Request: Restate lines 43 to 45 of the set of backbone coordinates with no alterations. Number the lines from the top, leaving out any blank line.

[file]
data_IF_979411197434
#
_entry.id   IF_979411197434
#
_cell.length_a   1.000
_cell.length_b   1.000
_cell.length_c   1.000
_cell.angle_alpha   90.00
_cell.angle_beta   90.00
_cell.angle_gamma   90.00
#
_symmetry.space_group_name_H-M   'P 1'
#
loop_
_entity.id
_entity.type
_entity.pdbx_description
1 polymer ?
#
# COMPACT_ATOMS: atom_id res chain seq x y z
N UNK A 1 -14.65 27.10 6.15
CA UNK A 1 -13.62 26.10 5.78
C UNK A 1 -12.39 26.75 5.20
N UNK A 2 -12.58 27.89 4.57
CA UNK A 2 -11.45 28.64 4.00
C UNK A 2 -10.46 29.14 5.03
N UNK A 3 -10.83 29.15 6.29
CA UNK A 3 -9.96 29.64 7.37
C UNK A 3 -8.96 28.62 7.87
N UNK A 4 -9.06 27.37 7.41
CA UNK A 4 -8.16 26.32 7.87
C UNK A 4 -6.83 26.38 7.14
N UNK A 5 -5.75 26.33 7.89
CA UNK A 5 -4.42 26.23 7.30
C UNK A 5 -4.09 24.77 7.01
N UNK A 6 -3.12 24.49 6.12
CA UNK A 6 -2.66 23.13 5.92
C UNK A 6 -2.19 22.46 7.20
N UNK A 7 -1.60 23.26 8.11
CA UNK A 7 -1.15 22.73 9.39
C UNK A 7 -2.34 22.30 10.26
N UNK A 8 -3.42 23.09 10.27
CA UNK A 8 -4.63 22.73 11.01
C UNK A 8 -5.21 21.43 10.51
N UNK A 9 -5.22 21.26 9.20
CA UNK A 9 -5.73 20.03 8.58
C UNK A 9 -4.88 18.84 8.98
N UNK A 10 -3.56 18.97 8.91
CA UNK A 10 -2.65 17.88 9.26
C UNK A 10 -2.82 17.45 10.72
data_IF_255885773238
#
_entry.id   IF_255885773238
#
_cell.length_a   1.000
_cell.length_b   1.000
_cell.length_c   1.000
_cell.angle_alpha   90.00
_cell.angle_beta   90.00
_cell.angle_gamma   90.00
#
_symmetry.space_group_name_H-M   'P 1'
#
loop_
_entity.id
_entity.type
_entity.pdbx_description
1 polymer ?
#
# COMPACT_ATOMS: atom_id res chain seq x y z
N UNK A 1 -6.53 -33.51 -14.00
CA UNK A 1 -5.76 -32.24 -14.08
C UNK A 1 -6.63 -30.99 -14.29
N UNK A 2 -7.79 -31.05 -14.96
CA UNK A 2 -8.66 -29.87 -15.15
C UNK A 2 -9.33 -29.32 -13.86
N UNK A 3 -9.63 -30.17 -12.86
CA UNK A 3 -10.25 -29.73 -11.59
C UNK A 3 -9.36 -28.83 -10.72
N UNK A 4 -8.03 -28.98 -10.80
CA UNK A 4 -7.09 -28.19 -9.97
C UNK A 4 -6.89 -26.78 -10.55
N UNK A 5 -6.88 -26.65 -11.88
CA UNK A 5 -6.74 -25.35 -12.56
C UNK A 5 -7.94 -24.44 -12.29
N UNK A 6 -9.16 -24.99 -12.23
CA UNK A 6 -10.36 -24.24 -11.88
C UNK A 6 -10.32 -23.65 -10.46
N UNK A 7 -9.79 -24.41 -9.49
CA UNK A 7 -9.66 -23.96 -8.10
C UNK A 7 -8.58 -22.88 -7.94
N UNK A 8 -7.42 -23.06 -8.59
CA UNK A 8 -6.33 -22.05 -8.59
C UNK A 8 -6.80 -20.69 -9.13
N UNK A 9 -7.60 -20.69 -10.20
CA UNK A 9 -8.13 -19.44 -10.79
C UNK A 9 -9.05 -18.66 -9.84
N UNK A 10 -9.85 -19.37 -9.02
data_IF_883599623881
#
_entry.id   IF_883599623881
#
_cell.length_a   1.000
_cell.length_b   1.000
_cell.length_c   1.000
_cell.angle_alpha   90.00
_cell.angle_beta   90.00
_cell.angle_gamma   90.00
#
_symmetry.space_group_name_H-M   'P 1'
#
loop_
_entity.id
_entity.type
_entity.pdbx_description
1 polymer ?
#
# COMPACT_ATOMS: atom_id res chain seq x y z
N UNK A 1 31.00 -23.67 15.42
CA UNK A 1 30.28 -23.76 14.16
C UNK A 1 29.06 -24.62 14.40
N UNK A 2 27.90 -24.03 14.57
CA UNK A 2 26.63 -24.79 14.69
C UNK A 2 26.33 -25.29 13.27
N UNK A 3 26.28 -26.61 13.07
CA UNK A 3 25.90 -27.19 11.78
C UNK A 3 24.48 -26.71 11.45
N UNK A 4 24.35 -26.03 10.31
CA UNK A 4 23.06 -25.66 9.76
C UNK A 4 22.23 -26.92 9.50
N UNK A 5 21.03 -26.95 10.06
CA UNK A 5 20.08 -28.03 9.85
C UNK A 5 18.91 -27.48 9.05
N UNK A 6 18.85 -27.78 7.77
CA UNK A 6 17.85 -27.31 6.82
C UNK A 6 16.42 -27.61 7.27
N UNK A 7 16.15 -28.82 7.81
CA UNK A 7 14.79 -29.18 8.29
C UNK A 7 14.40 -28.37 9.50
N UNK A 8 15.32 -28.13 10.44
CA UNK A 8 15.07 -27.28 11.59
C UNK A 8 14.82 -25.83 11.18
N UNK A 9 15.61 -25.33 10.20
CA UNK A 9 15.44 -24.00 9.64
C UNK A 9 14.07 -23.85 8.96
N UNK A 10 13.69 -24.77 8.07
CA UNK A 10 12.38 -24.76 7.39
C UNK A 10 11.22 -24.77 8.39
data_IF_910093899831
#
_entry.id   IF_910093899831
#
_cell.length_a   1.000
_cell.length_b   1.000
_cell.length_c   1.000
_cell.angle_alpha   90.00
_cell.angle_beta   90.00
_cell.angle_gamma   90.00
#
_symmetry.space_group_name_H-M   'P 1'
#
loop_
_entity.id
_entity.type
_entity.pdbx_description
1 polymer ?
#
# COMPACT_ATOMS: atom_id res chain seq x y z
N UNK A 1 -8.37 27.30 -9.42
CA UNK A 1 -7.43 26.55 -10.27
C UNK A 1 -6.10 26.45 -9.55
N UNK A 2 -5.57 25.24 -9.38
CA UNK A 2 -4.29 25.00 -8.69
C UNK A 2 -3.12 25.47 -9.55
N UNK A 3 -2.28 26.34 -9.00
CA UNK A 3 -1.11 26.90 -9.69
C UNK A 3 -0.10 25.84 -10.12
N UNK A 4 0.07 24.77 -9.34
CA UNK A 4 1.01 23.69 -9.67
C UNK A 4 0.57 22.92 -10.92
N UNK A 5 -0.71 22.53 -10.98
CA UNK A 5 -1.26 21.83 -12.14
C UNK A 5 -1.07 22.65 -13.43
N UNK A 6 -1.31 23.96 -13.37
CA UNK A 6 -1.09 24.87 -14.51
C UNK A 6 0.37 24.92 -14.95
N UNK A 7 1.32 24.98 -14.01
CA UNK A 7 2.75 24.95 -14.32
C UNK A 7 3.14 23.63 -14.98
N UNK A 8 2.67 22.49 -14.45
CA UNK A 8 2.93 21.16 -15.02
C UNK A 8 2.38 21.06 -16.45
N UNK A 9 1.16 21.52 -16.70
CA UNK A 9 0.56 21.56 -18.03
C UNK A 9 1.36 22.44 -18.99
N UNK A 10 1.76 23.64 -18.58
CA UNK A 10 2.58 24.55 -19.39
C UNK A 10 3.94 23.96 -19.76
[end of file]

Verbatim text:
CA UNK A 8 -4.63 22.73 11.01
C UNK A 8 -5.21 21.43 10.51
N UNK A 9 -5.22 21.26 9.20